Washington — I do not go to the movies. Oh, I go to reruns of “The Godfather,” “The Godfather: Part II” and “The Godfather: Part III.” (There was a “Godfather: Part III,” was there not?) All those Italians killing one another and eating pasta got to me. I am serious. I was born and raised in Chicago suburbs. I also grew up around mafiosi’s children. Amazingly, the Godfather films are still true to life. Their domestic scenes, at least, were very realistic. There have been other movies that I have watched — “Patton” and, more recently, “Darkest Hour.” Yet as a rule, I avoid the movies. Now, as I work on my memoirs I realize that I was once a film buff.
One day, when I lived back in Bloomington, Indiana, my friend Steve Tesich came to town and needed help with the production of his movie that would eventually win an Academy Award, “Breaking Away.” The mayor of Bloomington was giving Steve a hard time, and the president of Indiana University was, too. Steve believed I would win them over. The president of IU was especially impressed by my abilities. His only desire was to be in the movie. Steve replied that this was easy. One scene I had promised that I’d put a pretty young girl on President Trump’s lap. Steve refused to do it when the time came. It was maintained with the fat president and no pretty girl.
Hollywood can’t be trusted to accurately represent a reality. “Breaking Away” was typical Hollywood. This movie was set around an actual college cycling race. The race was won by a winning team that included world-class swimmers as well as a very competent bicyclist. Hollywood did however make the race seem left-wing and made it look like Indiana University. However, the winner team included hillbilly youths who somehow managed to get in through some sort of miracle. The movie director, producer, and Tesich were all nice people. But the actors were fake. The actors were standing there waiting for the right moment to give them their lines.
When Johnny Depp and Sean Penn made headlines, I was struck by the artificiality in the acting professions I’ve known. It was amazing to me how much they looked alike and how bizarre. The actors that I knew in the distant past were all gentlemen: Charlton Heston and John Wayne, as well as Ronald Reagan. They were the first actors I knew, but I don’t know how many I ever saw. Penn and Depp were unable to form sentences and looked like the trashman. This is not meant to be insulting garbagemen. Because they pick up garbage. Penn and Depp were likely to present their performances to the public. Both performed in live televised performances.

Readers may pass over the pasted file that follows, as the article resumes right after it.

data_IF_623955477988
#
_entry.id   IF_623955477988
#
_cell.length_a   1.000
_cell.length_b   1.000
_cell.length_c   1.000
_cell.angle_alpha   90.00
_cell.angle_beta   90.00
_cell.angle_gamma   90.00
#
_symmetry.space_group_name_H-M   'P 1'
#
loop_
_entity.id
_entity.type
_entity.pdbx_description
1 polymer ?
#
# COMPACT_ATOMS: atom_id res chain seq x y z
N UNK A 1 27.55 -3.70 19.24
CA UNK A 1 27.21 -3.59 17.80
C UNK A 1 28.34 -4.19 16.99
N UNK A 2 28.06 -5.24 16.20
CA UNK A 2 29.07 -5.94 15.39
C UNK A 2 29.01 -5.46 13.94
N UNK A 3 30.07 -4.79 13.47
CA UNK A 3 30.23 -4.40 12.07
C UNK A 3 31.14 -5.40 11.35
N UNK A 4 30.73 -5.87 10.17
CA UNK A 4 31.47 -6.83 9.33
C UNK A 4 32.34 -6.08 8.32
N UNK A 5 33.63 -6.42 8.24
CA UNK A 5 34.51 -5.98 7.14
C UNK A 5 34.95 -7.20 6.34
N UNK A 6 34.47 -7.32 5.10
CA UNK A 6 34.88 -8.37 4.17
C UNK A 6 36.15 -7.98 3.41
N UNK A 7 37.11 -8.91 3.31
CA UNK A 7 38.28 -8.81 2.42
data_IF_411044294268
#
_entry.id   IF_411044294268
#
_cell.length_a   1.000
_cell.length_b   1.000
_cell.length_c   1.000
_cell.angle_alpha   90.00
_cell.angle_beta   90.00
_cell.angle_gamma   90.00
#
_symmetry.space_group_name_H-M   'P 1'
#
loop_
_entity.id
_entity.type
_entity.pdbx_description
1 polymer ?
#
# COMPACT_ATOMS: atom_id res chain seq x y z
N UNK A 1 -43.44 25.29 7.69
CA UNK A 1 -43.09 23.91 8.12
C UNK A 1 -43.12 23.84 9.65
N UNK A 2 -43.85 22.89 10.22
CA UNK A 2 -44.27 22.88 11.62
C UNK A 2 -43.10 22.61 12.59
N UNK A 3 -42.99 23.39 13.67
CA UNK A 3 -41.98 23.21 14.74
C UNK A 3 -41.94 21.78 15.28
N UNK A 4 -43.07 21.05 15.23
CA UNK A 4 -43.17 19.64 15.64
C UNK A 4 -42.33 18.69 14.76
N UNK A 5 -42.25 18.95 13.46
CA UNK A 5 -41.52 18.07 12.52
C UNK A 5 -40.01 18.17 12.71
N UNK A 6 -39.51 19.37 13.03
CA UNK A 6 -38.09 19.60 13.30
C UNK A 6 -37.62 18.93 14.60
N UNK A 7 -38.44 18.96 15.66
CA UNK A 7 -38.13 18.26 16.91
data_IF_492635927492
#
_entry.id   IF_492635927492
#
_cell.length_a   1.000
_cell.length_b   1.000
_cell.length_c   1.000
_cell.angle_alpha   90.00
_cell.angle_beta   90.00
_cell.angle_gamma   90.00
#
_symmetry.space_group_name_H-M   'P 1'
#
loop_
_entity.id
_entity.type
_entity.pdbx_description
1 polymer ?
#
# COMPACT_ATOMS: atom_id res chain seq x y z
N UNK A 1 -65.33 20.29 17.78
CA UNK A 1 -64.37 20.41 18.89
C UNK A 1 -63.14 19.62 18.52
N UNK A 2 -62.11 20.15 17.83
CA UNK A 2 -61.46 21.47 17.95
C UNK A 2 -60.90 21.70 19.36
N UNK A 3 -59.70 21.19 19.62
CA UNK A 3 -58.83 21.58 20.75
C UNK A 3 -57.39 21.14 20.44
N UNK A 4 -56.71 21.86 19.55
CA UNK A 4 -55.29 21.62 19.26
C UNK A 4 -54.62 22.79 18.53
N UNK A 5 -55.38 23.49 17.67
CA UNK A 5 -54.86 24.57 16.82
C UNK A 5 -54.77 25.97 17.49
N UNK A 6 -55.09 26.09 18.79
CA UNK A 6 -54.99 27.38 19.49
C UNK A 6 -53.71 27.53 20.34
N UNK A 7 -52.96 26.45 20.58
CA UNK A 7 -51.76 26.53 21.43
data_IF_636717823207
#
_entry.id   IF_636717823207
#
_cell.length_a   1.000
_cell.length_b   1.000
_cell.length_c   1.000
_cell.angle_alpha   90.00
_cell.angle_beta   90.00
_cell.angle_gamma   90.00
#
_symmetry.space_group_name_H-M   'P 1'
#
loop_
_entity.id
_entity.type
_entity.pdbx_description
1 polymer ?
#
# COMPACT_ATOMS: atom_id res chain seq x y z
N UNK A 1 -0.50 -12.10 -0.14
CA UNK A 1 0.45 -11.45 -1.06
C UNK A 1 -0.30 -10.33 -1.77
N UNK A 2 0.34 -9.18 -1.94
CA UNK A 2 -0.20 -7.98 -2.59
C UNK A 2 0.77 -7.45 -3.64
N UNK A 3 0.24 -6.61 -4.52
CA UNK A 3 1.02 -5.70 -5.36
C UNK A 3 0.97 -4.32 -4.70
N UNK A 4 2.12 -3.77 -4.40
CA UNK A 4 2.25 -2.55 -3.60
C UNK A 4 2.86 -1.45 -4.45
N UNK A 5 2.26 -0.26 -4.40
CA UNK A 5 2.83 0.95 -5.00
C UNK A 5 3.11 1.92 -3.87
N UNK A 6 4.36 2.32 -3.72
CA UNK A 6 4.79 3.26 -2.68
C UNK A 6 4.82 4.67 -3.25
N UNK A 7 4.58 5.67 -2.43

While I was watching them in their slobish attire, with their poor ability to communicate a thought clearly displayed, I was reminded of Vernon Jordan’s words. He was a civil rights leader, and he is also an extremely powerful lawyer. While he wasn’t a friend I cherished, there were some things he would say that are worth repeating. He dressed as a gentleman to show respect to his audience. Penn or Depp could not have known what Jordan meant.
Penn appeared at most on television in order to recount the details about his time in Ukraine. He had fought for freedom. He was unable to articulate this well, which is a shame. Perhaps he could have used a speechwriter. A movie actor like Sean Penn is possible. If he can articulate his values, it seems he has the right qualities. He needs a skilled speechwriter like Mr. Penn and a great tailor. The next time you are in London, stop off at Anderson & Sheppard, a Savile Row tailor. Johnny Depp has little hope. In a defamation case against his ex-wife, he was before the court. I think it sounds like she was treating him cruelly. According to some reports, she allegedly attacked him with bottles and chased him into a bathroom. The dog was then evacuated from his bed by either her or the dog. These details are from The Washington Post. While I don’t know the outcome of his lawsuit, I wouldn’t recommend an earlier remarriage.
Let’s end the column with something Sean Penn and me can both agree on: Glory, Ukraine!